We were able to program it with real motion tracked information from the real F-18s and get it to have a really convincing motion to it. We shot these outdoors, for the F-18s and Tomcat. We explored shooting them inside on a stage with a light bubble wrapped around but ultimately there wasn’t enough light to get that same small aperture look that we had established in our aerial photography.
For the Darkstar, which was a full scale model of the cockpit mounted on a gimbal, we were able to use some of the footage shot from inside cockpits which we sometimes ran with no actor, and place the footage on some LED screens for lighting reference. Eventually it becomes a digital environment, of course, because they’re going higher than we could really take our aircraft.
The Darkstar also had this plasma moment, which was this super-heated material that starts forming on the outside of the skin, right outside the window. That was an important element for us to develop early on so that we knew what the light on Maverick’s face was going to be for when we filmed in this gimbal.
The challenge of visors
One of the things that we ran into when we were doing our gimbal work on the ground is that their visors were reflecting everything. So we ended up just pulling their visors off and then we did digital visors tracked onto the helmets. It’s something that was required on quite a few shots that you just wouldn’t even think about or know before you get into it.
FX: explosions, missiles, flares, vapor cones and more
We had an amazing FX team on this. For explosions, say, they took what we gave them and ran with it in terms of getting these explosions to feel very big in 3D, and to feel like it goes off and then recedes into the distance, but it’s still churning and moving and you’re moving through them.
Those kinds of effects simulations are super fun. There are really two elements to them. There’s the more editorial/high energy side of it, which is owed to Joe, of course, and our editor, Eddie Hamilton. We all wanted to create a greater and greater sense of danger of smoke trails building up as the battle sequence is unfolding. There was a major design element from a sequence-wide point of view about deciding where all the smoke trails were going to be, and we’d be drawing them and sketching all that out.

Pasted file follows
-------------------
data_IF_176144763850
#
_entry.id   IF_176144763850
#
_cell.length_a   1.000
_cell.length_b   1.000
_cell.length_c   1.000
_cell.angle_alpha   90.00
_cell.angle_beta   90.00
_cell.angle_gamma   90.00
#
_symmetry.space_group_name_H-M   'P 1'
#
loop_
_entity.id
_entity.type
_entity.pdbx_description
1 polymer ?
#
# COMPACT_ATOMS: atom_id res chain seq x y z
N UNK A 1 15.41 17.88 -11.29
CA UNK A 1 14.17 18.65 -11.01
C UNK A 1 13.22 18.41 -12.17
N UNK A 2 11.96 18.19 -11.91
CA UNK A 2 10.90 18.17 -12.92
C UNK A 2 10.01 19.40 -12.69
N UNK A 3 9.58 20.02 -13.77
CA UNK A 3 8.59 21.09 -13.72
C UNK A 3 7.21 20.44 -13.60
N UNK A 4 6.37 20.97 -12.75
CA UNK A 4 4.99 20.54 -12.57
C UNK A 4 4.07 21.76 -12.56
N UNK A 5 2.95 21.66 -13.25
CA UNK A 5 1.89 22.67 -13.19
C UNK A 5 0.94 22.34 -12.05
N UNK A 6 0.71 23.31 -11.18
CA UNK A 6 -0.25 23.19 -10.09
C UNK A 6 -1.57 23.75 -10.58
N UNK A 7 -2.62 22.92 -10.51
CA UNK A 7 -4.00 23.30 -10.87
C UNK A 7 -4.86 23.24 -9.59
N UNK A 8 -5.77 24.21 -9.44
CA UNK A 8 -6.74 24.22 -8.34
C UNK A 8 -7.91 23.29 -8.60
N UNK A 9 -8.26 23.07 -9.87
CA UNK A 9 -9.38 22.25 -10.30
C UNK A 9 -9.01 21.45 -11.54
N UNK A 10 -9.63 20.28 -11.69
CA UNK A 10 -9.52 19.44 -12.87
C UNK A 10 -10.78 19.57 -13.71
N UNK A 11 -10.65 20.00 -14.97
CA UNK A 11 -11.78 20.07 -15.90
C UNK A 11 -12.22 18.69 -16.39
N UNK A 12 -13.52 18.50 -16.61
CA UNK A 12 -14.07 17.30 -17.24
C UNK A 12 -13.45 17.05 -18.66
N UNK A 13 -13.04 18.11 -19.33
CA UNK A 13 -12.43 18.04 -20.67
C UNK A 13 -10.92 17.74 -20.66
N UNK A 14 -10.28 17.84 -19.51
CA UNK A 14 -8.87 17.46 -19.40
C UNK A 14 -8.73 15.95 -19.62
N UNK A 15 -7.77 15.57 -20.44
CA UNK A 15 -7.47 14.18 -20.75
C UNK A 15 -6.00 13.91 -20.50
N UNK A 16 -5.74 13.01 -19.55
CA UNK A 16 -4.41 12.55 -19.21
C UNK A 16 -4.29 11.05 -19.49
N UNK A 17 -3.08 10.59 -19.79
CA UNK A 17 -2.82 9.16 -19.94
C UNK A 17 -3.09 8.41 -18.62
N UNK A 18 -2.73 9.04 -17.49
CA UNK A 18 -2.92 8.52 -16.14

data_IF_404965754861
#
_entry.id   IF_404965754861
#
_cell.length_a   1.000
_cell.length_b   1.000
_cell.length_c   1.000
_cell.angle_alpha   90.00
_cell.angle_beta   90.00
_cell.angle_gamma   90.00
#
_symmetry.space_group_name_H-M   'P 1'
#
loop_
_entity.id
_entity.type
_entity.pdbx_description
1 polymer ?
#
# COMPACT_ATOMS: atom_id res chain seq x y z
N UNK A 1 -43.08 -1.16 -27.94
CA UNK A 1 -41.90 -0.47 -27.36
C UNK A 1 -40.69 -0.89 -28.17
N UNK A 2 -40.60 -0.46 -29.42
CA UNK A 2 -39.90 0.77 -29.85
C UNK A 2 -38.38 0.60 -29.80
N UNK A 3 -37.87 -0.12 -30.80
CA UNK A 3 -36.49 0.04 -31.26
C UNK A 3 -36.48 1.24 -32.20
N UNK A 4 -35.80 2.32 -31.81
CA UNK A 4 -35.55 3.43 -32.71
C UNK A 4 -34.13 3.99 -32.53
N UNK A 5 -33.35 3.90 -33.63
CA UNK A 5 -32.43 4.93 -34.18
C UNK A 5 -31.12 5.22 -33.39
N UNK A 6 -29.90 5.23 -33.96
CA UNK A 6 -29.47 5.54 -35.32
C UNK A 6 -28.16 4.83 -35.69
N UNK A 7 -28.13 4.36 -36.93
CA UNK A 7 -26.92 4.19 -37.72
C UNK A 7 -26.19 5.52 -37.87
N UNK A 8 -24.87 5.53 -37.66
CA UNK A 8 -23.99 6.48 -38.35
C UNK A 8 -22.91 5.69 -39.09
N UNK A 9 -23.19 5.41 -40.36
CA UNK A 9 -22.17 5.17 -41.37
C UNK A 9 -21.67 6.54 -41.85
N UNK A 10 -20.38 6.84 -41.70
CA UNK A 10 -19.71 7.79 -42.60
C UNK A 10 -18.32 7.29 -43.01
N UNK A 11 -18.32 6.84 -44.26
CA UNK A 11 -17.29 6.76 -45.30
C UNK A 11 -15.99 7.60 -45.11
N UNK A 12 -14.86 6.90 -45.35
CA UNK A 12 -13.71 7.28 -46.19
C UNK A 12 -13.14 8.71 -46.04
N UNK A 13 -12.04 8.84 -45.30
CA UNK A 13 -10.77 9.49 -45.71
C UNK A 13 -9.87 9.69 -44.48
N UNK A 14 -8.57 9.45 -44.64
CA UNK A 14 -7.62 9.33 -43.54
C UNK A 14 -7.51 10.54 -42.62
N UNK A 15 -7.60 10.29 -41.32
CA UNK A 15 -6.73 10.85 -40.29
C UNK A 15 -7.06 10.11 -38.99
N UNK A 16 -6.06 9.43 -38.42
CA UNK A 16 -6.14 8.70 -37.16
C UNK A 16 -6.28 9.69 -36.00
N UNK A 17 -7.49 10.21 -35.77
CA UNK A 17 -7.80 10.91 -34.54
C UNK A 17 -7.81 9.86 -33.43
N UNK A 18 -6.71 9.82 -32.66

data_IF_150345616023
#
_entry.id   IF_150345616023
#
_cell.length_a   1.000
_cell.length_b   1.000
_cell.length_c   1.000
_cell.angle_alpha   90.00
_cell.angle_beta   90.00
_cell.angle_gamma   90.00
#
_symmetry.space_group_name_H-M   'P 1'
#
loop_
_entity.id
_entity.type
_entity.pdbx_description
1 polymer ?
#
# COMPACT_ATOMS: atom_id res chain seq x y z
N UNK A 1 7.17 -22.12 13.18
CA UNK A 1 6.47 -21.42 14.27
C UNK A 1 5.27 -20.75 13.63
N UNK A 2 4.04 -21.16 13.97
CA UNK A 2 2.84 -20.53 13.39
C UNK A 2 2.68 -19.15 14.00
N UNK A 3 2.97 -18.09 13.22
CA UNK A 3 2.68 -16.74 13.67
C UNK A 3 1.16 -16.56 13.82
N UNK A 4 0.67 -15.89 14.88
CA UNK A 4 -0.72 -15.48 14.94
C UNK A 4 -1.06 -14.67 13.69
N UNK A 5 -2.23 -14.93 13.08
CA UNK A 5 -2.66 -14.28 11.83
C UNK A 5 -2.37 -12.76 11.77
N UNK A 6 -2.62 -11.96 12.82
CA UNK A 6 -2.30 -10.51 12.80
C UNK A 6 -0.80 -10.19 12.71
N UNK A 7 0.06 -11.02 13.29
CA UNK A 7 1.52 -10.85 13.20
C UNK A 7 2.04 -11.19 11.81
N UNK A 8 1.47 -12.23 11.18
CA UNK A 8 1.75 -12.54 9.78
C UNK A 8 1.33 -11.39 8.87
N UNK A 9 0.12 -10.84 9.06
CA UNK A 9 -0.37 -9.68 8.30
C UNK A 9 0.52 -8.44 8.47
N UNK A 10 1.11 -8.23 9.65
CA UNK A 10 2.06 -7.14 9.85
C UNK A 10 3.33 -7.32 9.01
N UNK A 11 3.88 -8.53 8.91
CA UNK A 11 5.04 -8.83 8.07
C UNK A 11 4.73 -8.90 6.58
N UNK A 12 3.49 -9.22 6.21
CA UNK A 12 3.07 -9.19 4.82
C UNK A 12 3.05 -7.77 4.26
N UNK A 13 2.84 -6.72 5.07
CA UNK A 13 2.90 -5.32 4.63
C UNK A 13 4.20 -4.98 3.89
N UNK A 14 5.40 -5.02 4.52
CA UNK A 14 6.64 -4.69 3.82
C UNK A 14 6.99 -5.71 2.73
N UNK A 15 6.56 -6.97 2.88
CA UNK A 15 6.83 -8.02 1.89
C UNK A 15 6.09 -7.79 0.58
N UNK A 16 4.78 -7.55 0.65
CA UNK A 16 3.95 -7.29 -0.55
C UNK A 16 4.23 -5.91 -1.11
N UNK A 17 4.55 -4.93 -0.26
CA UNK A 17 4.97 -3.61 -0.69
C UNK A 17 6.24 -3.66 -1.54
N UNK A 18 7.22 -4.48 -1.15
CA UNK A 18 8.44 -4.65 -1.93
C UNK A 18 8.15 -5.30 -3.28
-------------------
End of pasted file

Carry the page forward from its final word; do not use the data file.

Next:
Crafting a world
Like the rest of the visual effects in the film, there was always something real that we were basing our decisions on for environments. If you take the environment at the end of the sequence with the enemy base at the bottom of the bowl, for example, we spent a long time scouting in a helicopter, various locations in the Cascades mountain range in Washington, looking for a suitable environment to stage those sequences. What we found was half of what we wanted.
It was this half of a huge valley and a bowl at the bottom, but the backside of that location was completely open and became this other valley that went along. We ended up closing off digitally the other end of that bowl so that it fit what was required of the story, which is that they come up over this ridge and there’s this literally 360 degrees spherical bowl that they have to go down and bomb and then fly up the other side.
That was a good example of a location where our augmentation played into something that we had found practically. Of course what that also gave us was great reference. We were able to hose down that particular environment with textures and photogrammetry and utilize a lot of that as we designed the other side of our environment.
In other cases, it was simpler work, more in terms of getting the continuity between environments to feel correct because we might have shot it over the course of multiple seasons in the desert where sometimes there’s snow and sometimes there wasn’t. It was all really in the spirit of starting with something real and trying to extend that in a seamless and supporting way.
Even the enemy airfield, we worked really closely with production designer Jeremy Hindle, to determine what we were going to be capable of building practically and where that blend was going to be. It was really just like any project where you’re trying to find that place where you go as far as you can practically and then you carry it the rest of the way.
When Tom and Jennifer went sailing
For this sequence they went up to San Francisco to film the scene, which was meant to be San Diego, so there were very simple augmentations to the background to take out certain landmarks. There was no digital water, that was all real. But there was a safety component–there had to be someone in the boat helping them who we removed in some shots when they were visible. It was really complex paint work obviously to do that, but what you’re seeing is as impressive as it looks.
And yes we did have to replace the color of Jennifer Connelly’s pants. That was more of a continuity issue, where we shot it early on with one costume, something changed in the edit, and then for that scene she was wearing the wrong colored pants. We had to change the color of them. Honestly, when this came up, there were much bigger things on our minds, so that was the least of our worries. When that shot came up, I was like, ‘Sure, what color do they need to be?’